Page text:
To attempt to crudely capture their efforts at achieving this through limiting one-liners around ‘choice’ and ‘leaning in’, or ‘checking out’, is symptomatic of the rise in creepy magazine-article friendly soundbites shaping a mainstream narrative that tears the rug out from under the complexities of every mother’s hopes and visions.
Bullshit, in short.
The latest phrases to box off a diversity of mothers by their assumed ‘choice’; judge their attitude to self-fulfilment, and the parking or pursuit of their potential. It implicitly filters the assessment of their job-worth through the contribution it makes to the world of work, not the actual world (two subtly but significantly different things conflated to further distort perceptions of the value of careers versus jobs, and partly why child-rearing/caring is excluded). It homogenises women, and their psychological bandwidth; and reduces the multiple determinants of women’s progression in the workplace, and by extension – life, down to a zippy strap-line on a book cover. Is this where we’re at? Oh go on then, insert some handwringing here.
All this without regard to the right of all mothers to compete for a career, or enter pathways to better education, and release their untapped potential.
At times, it’s impossible to interpret current discussions as anything other than being primarily concerned with safeguarding the careers of women already in possession of them. Consideration of the right to a work-career continuum that serves all mothers from every socio-economic background is drowned out by the premium attached to glass ceilings and boardroom pews. A career appears to be a predetermined right hinging on pre-existing conditions to access them. The preserve of a certain section of us.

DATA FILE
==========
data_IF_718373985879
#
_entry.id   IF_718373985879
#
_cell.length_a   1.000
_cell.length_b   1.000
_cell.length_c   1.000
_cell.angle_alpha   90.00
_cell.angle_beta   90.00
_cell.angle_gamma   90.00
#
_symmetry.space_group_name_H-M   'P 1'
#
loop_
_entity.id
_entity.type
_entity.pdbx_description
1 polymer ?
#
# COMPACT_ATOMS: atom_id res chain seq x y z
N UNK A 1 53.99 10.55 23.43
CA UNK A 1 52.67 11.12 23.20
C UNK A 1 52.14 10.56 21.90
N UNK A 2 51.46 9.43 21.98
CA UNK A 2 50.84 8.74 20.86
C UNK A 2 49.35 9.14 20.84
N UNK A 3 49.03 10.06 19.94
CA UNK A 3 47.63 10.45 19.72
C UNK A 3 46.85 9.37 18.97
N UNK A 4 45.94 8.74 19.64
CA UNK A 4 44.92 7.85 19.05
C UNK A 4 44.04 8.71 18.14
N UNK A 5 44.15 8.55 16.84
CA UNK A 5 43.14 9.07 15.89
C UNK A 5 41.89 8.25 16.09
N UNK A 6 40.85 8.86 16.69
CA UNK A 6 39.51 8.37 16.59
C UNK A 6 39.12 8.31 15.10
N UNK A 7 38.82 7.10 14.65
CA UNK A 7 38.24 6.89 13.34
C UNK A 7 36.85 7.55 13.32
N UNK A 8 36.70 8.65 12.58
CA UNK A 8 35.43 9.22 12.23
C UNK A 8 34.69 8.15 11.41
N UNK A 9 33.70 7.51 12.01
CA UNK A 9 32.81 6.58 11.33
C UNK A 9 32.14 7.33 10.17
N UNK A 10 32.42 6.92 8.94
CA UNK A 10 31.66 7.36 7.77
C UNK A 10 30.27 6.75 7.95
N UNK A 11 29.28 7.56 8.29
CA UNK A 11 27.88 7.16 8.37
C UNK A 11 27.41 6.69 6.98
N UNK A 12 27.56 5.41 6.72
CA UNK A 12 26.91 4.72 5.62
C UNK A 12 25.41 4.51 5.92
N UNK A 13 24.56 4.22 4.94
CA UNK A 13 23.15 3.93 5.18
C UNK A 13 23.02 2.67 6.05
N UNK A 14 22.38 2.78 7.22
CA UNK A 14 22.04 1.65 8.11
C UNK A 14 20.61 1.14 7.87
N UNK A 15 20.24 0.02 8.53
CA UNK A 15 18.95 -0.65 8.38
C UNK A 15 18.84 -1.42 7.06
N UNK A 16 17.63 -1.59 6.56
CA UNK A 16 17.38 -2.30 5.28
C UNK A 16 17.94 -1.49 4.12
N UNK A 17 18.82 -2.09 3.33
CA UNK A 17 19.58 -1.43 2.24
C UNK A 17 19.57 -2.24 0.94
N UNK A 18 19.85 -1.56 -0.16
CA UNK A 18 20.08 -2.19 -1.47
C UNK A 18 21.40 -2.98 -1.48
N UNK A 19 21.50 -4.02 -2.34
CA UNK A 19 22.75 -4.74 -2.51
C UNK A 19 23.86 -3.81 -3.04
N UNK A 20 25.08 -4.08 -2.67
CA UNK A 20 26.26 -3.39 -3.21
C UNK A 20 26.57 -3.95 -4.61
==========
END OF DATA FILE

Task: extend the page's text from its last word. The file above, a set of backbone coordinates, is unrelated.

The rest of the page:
Sean forgot it was St. Patrick’s Day. He hoped this wouldn’t affect his promotional prospects.
The stench of silence around inequality of access to the labour market and higher education amid feverish talk of ceilings and boardroom imbalances, contributes to maintaining the status quo. That’s not to suggest the latter shouldn’t be fought for. It’s just that those women whose potential and aspirations never get to leave the starting blocks don’t have access to the airwaves or the argument. So they depend on those who do to acknowledge them, at best. There are enough obstacles.That’s not an unreasonable request; it’s a responsibility, and surely middle class sensibilities can stretch to it. Except yours Sandberg, obviously.
Crude self-satisfying conclusion
Career or job. Yeah, whatever. Either one is a reliable measure of hard work, a sound work ethic, and efficient results. The value and effort required for one downplayed, the other colonised and re-packaged by go-getting corporate ambassadors to sell back to us an even more crude version of it.
No thanks. I’m choosing to check out of that one. I might even make a career out of it.
Happy Mothers Day.
*presses number 9 in the elevator*